Feb 222011

From time to time we need to pick up our sites and move to a new web host. There are several things that can go seriously wrong when you move to a new web hosting provider and here are some tips on how to fix a couple of those. Some of the issue that you encounter with the old host may involve:

  • There is some kind of problem with the site that the customer service can’t deal with, such as email issues.
  • The company has moved/changes/sold out and the new situation is inferior to the old one.
  • You’ve outgrown the old service
  • The old host decided to kick you off, for whatever reason
  • and so on.

Setting up a New Server

Setting up the new server correctly will easily solve most of these problems. First, set up the new server with your new hosting service and your existing main domain name details (but do NOT change the DNS settings – yet). You will still be able to access everything on the new host by IP, by using something like YourNewIpAddress/~YourAccountName, or by their domain, possibly like this: NewHost’sName/~YourName. They will be able to inform you of the exact access address.

Upload a copy of your site to the new host and make sure you can access it using that address. Once the new server is set up have your site uploaded, you can then park a different domain name at that server. For example, most servers with cPanel allow you to easily park one – or more – domains on top of an existing one (they’re usually called “addon domains”.) If you don’t happen to have a spare/unused domain name you can use, it won’t cost much to register a new domain just for this purpose.

Once you have the new domain registered, the one you will be parking at the new host, make sure that the DNS information for the domain at your domain name registry points to the new server. Once you can see your new web site under the new domain name, test it completely,  to make sure all the interactive routines – i.e. search routines, contact forms, forums, pages, etc., work as they should.

Once you are 100% certain that it works properly, and you’ve got your email sorted out (see next bit) then you can get ready to have the DNS for your main domain name changed to point to the new server. BIG TIP: Make a small change to the NEW home page so you can easily tell which site (old or new) you are looking at in your web browser. When you can see the change, it means your DNS has been updated.

How Not to Lose Any Email

Once you have changed your main domain name to the new host a problem is that it can take some time for that change to go through – up to 72 hours or longer for it to propagate across the whole Internet. During that time, some of your customers will be seeing the OLD version of your site, and if they send you email, it can be delivered to the OLD server, and you might not be able to check it because your ISP has updated the DNS and you can only see the new server.

This is easily fixed: at the old server, which you can still access using the IP address methode (shown above,) simply set up a forwarding (or redirection) for each of your emails that will send all of your your mail to your existing ISP email account, or perhaps even a new gmail type address. Once your domain name is fully transfered to the new host your email should be reliably arriving at the new domain.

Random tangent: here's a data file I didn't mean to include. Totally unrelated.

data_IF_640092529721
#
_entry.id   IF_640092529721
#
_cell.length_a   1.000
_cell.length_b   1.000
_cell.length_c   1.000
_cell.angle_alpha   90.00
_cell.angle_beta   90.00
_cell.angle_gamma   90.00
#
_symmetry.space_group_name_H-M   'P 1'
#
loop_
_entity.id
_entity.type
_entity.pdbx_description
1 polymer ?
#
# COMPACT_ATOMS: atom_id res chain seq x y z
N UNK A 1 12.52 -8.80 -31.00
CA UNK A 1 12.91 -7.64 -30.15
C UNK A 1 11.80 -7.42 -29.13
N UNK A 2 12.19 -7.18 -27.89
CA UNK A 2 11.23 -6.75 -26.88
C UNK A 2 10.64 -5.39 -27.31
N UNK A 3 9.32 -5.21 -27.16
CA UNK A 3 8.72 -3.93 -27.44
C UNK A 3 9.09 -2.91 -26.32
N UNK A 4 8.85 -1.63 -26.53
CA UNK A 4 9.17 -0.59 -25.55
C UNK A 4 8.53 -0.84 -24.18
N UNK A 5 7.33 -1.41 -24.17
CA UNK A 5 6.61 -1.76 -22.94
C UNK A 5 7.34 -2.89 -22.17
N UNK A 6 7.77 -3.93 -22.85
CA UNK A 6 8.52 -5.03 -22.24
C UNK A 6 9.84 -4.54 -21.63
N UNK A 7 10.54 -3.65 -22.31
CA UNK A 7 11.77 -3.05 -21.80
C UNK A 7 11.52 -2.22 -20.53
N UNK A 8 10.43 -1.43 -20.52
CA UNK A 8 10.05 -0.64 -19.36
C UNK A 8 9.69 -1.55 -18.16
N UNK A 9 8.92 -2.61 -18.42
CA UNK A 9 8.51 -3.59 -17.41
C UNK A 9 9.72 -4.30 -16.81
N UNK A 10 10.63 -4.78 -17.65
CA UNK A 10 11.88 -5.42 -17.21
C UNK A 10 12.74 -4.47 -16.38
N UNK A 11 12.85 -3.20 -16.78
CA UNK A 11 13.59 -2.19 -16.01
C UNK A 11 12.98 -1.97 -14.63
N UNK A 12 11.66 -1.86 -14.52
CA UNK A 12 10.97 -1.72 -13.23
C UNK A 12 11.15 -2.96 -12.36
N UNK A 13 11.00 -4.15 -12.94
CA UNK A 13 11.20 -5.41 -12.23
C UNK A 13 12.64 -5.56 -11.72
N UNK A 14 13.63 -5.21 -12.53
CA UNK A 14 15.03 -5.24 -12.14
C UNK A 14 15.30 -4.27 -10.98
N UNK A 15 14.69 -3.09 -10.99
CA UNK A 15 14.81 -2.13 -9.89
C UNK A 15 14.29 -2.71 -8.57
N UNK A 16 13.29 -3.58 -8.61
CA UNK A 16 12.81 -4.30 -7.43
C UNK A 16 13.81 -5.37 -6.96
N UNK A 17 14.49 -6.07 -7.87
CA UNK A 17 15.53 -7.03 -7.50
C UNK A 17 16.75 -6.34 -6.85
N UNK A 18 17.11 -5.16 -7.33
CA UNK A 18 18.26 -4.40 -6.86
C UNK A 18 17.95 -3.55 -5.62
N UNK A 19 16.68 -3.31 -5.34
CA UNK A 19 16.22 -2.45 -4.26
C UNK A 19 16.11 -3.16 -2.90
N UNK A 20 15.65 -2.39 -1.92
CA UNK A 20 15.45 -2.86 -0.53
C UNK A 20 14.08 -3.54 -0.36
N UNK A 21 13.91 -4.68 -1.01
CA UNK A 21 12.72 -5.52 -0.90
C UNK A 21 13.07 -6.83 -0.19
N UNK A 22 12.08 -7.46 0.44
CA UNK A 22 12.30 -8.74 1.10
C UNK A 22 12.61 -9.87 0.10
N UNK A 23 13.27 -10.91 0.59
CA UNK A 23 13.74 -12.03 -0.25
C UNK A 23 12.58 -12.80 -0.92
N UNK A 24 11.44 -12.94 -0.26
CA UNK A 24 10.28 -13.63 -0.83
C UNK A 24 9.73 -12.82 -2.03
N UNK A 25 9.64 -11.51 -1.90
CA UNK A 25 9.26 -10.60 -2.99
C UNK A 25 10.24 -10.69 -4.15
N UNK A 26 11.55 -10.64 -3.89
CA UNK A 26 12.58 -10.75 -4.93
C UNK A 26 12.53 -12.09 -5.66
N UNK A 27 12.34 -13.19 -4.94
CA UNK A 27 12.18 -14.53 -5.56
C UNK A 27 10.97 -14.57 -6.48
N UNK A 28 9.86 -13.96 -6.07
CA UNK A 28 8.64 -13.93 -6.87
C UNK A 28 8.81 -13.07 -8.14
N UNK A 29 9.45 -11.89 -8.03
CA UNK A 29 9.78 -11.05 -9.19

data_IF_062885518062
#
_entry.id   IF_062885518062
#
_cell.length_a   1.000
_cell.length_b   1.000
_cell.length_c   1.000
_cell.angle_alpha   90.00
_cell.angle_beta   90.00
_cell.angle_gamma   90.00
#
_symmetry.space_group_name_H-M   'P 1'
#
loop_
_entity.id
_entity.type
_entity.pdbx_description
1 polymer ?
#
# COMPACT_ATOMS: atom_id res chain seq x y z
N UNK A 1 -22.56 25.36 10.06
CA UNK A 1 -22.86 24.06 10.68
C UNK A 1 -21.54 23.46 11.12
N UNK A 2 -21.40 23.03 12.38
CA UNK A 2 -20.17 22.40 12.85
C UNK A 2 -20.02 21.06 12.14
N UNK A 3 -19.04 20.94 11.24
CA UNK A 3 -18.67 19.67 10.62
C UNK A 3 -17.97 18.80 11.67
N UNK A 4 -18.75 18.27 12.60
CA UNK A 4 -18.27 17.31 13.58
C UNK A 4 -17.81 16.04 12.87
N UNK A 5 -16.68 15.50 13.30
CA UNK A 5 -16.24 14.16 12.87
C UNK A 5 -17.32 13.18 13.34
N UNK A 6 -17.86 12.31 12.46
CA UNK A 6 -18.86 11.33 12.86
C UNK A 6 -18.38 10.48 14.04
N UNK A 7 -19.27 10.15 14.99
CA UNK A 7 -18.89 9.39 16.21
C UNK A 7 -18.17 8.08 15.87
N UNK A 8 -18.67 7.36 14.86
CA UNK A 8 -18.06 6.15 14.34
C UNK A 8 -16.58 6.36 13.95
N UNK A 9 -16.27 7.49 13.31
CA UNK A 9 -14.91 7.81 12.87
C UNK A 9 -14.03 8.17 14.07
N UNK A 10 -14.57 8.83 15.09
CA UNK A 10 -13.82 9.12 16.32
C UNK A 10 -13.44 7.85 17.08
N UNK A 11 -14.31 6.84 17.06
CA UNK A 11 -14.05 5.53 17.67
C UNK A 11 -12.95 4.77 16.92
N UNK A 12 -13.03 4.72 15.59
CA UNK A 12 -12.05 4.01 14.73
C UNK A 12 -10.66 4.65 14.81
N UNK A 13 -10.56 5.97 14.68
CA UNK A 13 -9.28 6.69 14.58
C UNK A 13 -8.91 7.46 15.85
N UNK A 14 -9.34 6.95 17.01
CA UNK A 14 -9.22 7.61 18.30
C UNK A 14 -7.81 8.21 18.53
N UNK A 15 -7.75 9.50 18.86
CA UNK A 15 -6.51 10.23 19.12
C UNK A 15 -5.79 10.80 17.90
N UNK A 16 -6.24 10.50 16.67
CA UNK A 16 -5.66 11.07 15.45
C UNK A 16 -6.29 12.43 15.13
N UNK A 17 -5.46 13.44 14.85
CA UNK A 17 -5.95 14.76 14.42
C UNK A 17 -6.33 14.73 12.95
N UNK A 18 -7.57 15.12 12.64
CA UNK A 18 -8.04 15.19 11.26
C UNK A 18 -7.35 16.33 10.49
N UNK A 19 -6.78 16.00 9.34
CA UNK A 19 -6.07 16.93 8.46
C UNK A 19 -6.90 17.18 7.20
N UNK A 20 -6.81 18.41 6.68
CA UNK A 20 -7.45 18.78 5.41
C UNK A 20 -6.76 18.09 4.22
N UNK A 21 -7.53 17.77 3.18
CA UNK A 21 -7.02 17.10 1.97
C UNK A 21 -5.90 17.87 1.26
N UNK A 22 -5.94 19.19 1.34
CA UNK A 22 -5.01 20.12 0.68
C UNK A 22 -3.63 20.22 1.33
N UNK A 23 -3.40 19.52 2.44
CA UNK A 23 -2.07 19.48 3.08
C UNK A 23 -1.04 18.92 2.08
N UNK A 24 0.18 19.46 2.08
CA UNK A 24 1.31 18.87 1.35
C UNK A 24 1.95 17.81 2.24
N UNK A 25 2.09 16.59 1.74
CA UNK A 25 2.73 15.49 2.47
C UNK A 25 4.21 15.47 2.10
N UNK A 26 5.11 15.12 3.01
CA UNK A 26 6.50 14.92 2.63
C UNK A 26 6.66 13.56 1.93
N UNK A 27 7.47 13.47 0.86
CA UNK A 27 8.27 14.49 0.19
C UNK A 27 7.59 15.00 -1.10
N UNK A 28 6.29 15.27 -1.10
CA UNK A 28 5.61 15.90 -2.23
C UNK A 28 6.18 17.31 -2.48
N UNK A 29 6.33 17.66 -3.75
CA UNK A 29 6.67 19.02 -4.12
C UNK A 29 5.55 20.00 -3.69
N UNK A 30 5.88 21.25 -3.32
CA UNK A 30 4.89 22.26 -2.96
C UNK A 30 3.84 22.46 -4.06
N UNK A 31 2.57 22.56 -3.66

If you don’t use your domain name for your email, because your already use gmail (or whatever) anyway, then you won’t need to change anything. If you do use your domain for email then you can set up Outlook (or whichever email program you use) to pick up emails from your gmail account in addition to your domain account. If the access information to the email account on the new server are the same as on the old server then you shouldn’t need to do anything with your email settings.

Between your regular email accounts and the gmail “inbetween” account you should have access to all of your email.If your new host uses different access codes for their email system (which will be the case if the old and new hosts have different types of control panels or operating systems) then you will need to update your email reader appropriately.

While the DNS System is Updating

If everything’s been set up correctly, then while the DNS is updating, several things will happen:

  • Any email being sent to the old server will be redirected to your ISP email address or gmail.
  • Any email that’s sent to the NEW server is ALSO being redirected to your ISP address, so you won’t lose any email during this period.
  • Your email client should keep checking the old server until the DNS change goes through. When that happens, it will most likely display an “unable to connect” error message, if the access codes are different, or it will seemlessly make the transition if they are the same.
  • Now, check to make sure you can see your new server in your web browser under your old domain name.
  • If you haven’t already, then change your email settings in Outlook to the new server settings and check that it works for both sending and receiving.
  • Now remove the redirections from the old and new servers, but keep the gmail account, just in case.

Finally, in about another week or so, contact your old hosting provider and close your account. It’s an important step, but so many people forget to do it, until they get re-billed for another month (and lots of luck trying to get a refund.)

 Posted by at 1:18 pm